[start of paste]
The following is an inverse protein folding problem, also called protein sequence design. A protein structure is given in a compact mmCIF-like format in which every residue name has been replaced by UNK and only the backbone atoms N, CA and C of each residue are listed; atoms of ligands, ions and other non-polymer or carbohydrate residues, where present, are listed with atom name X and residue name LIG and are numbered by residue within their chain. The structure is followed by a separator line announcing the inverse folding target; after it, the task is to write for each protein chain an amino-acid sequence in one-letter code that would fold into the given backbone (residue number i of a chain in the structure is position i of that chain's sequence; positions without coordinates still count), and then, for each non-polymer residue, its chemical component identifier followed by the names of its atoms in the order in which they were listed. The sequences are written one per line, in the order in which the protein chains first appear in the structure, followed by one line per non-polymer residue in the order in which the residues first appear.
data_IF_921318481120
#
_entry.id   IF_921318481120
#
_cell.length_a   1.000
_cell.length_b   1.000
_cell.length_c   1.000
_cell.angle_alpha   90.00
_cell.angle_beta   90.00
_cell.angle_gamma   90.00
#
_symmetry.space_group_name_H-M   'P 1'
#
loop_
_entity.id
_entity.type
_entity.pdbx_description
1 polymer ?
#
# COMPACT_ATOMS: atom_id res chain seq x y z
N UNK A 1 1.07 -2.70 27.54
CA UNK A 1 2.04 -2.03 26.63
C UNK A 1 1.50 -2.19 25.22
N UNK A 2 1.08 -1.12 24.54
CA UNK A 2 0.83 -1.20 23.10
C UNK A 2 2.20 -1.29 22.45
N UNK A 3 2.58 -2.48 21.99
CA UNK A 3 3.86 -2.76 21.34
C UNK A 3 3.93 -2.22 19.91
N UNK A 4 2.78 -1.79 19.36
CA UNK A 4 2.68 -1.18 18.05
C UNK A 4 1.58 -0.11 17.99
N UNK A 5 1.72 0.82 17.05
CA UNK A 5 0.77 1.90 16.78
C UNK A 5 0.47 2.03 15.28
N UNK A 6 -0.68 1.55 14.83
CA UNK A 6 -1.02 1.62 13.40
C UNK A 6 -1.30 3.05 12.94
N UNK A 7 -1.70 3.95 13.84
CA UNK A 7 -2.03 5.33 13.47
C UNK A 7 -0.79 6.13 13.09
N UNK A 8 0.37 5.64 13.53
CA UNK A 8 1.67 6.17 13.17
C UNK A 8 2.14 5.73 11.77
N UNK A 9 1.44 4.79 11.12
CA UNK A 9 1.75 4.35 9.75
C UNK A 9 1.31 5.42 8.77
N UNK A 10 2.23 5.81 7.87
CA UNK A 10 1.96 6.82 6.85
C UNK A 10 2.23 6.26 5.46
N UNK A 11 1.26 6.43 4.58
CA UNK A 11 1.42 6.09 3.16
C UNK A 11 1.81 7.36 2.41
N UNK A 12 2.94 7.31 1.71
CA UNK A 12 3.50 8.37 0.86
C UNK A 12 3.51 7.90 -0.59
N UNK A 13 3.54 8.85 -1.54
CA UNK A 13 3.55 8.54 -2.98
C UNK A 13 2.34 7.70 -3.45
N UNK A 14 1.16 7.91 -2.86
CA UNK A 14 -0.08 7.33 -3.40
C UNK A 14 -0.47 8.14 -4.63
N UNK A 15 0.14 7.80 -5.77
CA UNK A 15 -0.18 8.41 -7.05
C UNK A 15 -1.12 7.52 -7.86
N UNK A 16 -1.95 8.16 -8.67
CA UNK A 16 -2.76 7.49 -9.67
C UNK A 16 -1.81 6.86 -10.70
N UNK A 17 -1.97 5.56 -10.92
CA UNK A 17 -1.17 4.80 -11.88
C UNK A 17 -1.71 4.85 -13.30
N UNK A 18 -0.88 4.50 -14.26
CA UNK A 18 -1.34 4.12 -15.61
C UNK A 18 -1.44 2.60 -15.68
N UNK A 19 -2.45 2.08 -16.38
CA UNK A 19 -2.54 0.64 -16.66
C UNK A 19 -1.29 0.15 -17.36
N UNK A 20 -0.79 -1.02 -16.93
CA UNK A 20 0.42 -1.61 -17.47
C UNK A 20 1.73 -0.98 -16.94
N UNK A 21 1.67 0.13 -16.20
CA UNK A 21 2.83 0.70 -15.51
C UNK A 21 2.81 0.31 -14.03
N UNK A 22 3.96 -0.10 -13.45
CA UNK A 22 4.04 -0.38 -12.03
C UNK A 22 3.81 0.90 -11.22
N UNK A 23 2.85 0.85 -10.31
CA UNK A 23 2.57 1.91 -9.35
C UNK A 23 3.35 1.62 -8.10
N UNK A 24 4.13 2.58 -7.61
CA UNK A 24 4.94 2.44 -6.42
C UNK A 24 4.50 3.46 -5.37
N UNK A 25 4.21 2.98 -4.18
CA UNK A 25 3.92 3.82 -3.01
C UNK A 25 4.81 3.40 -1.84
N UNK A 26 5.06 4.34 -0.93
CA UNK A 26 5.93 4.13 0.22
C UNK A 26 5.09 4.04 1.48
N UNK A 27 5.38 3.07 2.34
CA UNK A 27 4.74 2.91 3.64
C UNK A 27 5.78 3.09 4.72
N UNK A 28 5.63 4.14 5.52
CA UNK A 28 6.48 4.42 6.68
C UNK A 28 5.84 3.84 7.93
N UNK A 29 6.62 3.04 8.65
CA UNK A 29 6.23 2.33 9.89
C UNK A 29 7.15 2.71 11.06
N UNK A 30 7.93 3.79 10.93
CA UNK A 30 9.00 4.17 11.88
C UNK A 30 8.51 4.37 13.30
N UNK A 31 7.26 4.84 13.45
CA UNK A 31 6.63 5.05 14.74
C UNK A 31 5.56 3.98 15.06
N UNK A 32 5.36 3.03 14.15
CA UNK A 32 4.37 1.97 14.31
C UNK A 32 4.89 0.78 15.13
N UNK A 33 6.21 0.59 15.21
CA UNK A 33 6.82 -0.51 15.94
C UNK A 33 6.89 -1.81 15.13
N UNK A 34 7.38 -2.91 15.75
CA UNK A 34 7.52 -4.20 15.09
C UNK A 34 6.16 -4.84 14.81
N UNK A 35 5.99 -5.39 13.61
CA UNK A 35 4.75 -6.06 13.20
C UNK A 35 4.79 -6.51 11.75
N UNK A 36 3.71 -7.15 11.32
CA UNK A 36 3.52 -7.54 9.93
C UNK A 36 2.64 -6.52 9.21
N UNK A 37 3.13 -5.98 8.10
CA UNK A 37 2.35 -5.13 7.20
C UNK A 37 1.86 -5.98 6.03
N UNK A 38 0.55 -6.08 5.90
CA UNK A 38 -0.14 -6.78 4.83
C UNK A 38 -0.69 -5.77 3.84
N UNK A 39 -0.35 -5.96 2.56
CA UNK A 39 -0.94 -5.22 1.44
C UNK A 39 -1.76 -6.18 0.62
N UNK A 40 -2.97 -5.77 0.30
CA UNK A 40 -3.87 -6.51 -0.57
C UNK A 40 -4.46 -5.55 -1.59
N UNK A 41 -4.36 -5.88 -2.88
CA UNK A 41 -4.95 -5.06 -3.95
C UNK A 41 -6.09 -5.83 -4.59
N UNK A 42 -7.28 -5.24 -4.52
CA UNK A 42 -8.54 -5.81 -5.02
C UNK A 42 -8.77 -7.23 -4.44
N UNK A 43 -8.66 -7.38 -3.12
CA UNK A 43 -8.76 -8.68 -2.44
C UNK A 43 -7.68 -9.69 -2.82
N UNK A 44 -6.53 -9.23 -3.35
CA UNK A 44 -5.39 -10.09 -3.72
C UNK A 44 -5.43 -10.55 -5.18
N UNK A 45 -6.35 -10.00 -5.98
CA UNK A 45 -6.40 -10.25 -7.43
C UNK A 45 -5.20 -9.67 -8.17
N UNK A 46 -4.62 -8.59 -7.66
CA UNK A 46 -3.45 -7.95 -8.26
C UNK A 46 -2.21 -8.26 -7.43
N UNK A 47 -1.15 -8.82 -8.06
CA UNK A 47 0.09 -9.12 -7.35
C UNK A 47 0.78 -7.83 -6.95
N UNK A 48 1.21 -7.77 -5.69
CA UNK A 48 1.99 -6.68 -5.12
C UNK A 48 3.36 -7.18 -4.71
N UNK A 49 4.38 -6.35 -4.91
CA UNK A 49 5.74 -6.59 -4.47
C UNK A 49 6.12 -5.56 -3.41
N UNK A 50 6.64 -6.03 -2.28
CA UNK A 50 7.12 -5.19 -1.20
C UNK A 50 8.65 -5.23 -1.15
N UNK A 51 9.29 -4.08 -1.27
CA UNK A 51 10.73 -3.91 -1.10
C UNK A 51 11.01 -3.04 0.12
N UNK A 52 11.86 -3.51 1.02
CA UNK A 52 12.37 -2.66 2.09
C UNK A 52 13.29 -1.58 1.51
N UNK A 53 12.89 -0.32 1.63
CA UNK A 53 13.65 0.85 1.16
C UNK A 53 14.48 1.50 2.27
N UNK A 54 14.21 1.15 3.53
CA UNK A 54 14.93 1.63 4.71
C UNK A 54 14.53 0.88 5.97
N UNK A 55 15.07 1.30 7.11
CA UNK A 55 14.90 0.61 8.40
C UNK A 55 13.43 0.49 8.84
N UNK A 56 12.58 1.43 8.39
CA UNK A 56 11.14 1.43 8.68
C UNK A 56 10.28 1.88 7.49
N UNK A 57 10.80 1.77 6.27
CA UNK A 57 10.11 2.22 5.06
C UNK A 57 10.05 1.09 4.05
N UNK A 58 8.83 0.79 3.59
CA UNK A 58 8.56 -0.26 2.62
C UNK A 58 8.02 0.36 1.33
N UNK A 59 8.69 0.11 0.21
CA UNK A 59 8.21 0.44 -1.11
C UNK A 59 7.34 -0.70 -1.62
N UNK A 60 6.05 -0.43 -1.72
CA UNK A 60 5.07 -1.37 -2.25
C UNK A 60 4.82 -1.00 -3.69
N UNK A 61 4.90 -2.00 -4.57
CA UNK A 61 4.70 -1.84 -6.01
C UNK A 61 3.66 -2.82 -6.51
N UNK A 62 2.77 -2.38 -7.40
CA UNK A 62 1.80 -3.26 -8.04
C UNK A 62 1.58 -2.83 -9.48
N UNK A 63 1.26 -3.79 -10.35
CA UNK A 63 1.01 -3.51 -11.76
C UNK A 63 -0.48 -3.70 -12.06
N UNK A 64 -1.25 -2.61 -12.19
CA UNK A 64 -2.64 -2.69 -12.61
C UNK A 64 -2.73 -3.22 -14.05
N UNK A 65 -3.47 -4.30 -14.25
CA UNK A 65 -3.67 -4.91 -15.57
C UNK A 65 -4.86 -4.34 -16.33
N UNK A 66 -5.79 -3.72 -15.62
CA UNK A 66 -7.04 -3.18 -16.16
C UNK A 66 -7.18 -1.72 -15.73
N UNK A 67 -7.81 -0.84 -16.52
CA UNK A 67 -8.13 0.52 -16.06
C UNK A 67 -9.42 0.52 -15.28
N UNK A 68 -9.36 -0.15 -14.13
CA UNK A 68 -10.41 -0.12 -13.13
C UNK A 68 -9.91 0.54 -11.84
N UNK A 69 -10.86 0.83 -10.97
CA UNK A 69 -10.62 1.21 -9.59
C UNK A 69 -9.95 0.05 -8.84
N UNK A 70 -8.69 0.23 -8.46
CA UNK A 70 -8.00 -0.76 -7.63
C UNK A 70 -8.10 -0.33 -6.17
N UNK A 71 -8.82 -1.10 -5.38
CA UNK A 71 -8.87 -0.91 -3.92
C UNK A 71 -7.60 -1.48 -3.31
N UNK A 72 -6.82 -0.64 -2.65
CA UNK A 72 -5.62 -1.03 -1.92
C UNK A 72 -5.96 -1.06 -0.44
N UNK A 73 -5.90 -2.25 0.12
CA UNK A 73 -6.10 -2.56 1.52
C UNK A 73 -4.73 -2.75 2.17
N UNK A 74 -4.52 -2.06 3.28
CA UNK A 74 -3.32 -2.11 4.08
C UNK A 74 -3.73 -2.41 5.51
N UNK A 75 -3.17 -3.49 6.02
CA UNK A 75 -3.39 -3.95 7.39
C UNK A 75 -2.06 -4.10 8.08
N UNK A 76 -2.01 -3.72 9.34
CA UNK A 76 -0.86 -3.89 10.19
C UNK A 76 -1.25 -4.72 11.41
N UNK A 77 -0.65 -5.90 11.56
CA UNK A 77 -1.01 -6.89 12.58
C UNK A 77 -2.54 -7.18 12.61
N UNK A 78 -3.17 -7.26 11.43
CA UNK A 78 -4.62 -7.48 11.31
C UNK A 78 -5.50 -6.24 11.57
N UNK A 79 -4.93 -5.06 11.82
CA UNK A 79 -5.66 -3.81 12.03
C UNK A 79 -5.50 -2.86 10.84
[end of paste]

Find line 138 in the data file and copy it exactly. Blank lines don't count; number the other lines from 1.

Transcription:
C UNK A 39 -1.76 -6.18 0.62